Yes, the economy is improving. Yes, there are more businesses hiring workers. And yes, graduating college students are finding work. But that doesn't mean high school graduates or individuals looking to go back to college have thousands of dollars lying around to pay for school.
Although times are better now than they were five years ago, colleges and universities continue raising tuition costs. According to Bloomberg, tuition and fees for public institutions rose 4.8 percent in 2012, to an average of $8,655 per academic year. Nonprofit private colleges didn't increase as much — 4.2 percent, but now average $29,056 per year; or around $116,244 for a four-year degree.
Scholarships are fast becoming near necessities for those looking to continue their educations beyond secondary school.
Fill Out Your FAFSA
More than 1.5 million private college scholarships totaling $3.5 billion are awarded to students every year, according to CBS Money Watch. You won't be able to take advantage of these opportunities without filling out a Free Application for Federal Student Aid (FAFSA). A Student Aid Report (SAR) is then generated and sent to you and all colleges you listed as places you will potentially attend. The reports determine how much your family contribution must be, and how much in federal grants and loans you qualify for.
Scholarship opportunities will depend on the school you plan to attend and what it has to offer. There are also scholarships available regardless of the school you attend, but these will require a little more effort to obtain.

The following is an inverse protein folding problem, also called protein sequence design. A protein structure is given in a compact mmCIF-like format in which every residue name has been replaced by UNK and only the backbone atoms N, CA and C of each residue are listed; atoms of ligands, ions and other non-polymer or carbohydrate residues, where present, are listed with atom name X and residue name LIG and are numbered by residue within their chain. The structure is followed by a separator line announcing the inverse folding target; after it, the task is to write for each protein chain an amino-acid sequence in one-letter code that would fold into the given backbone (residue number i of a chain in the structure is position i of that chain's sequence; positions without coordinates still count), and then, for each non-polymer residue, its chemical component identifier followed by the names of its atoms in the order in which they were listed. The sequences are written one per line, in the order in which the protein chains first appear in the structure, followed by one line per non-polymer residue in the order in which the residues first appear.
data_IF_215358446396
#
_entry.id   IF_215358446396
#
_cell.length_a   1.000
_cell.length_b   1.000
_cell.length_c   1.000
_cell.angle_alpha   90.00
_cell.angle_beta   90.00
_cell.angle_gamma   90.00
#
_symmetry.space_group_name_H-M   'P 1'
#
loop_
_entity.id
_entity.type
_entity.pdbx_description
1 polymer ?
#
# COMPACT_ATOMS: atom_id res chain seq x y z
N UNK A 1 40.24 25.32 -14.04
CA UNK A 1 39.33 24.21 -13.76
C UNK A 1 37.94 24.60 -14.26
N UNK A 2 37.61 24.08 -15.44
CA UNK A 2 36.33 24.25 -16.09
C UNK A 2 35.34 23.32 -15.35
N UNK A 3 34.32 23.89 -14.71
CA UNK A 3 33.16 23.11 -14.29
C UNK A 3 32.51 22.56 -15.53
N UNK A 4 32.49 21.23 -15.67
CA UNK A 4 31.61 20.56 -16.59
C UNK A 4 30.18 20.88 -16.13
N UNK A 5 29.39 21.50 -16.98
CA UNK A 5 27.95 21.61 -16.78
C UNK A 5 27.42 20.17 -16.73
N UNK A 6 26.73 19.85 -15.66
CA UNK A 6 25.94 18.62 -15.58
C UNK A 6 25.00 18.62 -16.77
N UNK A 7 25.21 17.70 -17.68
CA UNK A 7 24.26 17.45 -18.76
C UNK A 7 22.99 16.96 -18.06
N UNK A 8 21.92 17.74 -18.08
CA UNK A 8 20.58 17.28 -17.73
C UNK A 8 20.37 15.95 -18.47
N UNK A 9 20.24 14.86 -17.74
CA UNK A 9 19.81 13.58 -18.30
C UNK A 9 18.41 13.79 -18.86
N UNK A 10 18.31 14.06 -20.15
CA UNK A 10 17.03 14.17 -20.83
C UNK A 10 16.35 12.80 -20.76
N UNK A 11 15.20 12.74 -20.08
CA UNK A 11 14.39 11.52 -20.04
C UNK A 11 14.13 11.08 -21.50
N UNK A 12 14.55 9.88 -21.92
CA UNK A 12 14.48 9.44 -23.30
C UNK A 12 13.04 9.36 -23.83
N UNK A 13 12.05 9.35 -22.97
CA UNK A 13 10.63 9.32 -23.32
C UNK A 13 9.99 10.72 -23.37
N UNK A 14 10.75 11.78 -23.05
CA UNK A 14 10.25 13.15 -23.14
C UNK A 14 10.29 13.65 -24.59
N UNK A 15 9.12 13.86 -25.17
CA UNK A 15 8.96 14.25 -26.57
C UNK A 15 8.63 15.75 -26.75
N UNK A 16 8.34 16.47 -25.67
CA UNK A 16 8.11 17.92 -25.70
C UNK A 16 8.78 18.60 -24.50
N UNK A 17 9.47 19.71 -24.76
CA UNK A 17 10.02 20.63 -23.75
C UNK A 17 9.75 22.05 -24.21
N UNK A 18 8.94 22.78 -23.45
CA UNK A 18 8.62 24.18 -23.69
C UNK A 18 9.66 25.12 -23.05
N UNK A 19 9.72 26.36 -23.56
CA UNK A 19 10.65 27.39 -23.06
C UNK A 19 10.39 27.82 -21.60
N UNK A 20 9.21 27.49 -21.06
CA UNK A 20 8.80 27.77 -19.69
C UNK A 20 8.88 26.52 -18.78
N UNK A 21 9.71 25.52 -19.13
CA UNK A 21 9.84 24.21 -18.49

Although there are plenty of Christian scholarships out there it be might more difficult to find them for specific denominations (e.g. catholic scholarship opportunities). Perhaps you want to enter a seminary school or study theology. Maybe you come from a missionary background and have done missionary work every summer for 10 years. Perhaps you just identify as being Christian. In any case, there are scholarships out there for you.
The best-of-the-best high school athletes will have the opportunity to earn full-ride scholarships to several college and universities that recruit them. But only about 20,000 students per year earn complete full-rides from sports or academics, according to a CBS News report citing author Mark Kantrowitz. Athletes can walk-on to their respective college teams and earn partial or full scholarships based on performance. Coaches generally welcome walk-ons to increase competition and it gives the student a chance to continue playing a sport they love.
Students who excel in academics are also eligible for financial assistance. Exceptional SAT/ACT scores, a high grade point average, or being in the top 5 percent of your graduating class can potentially earn you a substantial sum of funds. These scholarships, however, are just as competitive as their athletic counterparts. By completing honors classes, students not only gain great study habits and the tools necessary to succeed in college, but can also be the tiebreaker between you and someone else receiving the funds. Students in the National Honor Society (NHS) are eligible to be nominated for dozens of scholarships. Awards range from $1,000 to $13,000.
Whether you're an all-star athlete, a whiz with numbers or volunteer your time to the community, earning a scholarship is a sure-fire way to continue your higher education.